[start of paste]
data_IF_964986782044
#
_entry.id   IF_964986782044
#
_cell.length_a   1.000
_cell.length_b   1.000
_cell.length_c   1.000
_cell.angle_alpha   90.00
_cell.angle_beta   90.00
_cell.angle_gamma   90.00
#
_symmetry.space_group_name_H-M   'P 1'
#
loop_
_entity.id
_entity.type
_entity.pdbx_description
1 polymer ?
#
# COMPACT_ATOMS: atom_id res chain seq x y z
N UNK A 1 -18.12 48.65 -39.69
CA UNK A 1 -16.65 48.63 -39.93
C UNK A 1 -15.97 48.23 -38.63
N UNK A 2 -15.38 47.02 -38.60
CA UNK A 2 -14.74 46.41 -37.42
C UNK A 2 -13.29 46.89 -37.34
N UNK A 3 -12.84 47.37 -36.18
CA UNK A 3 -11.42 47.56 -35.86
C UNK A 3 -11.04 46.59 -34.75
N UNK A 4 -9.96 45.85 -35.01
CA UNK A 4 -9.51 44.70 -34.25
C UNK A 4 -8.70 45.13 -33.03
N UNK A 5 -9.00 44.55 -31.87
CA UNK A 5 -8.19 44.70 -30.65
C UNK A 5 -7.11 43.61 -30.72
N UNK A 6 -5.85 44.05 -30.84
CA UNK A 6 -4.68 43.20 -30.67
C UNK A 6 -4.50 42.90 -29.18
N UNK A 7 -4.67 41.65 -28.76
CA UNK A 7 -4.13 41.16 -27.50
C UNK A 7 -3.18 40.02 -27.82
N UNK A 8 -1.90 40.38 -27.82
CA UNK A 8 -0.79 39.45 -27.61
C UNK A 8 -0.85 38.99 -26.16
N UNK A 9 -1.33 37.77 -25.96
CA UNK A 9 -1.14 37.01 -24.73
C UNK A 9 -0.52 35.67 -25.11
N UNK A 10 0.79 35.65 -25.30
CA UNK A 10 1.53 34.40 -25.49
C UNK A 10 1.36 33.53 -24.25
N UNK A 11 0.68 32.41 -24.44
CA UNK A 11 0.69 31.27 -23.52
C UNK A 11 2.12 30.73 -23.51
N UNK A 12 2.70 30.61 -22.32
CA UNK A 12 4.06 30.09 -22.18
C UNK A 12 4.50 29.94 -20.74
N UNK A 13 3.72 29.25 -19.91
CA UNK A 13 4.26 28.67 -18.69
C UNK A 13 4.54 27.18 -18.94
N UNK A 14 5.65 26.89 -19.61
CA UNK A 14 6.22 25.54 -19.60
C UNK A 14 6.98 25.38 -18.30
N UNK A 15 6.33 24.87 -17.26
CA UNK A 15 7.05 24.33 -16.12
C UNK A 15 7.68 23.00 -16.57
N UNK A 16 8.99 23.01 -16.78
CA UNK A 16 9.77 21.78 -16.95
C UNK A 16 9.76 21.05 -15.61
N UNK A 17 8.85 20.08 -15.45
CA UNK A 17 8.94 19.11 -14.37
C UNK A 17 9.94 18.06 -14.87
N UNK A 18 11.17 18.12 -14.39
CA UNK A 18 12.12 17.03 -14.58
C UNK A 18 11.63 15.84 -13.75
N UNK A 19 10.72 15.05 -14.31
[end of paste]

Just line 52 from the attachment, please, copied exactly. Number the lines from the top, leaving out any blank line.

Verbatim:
CA UNK A 11 0.69 31.27 -23.52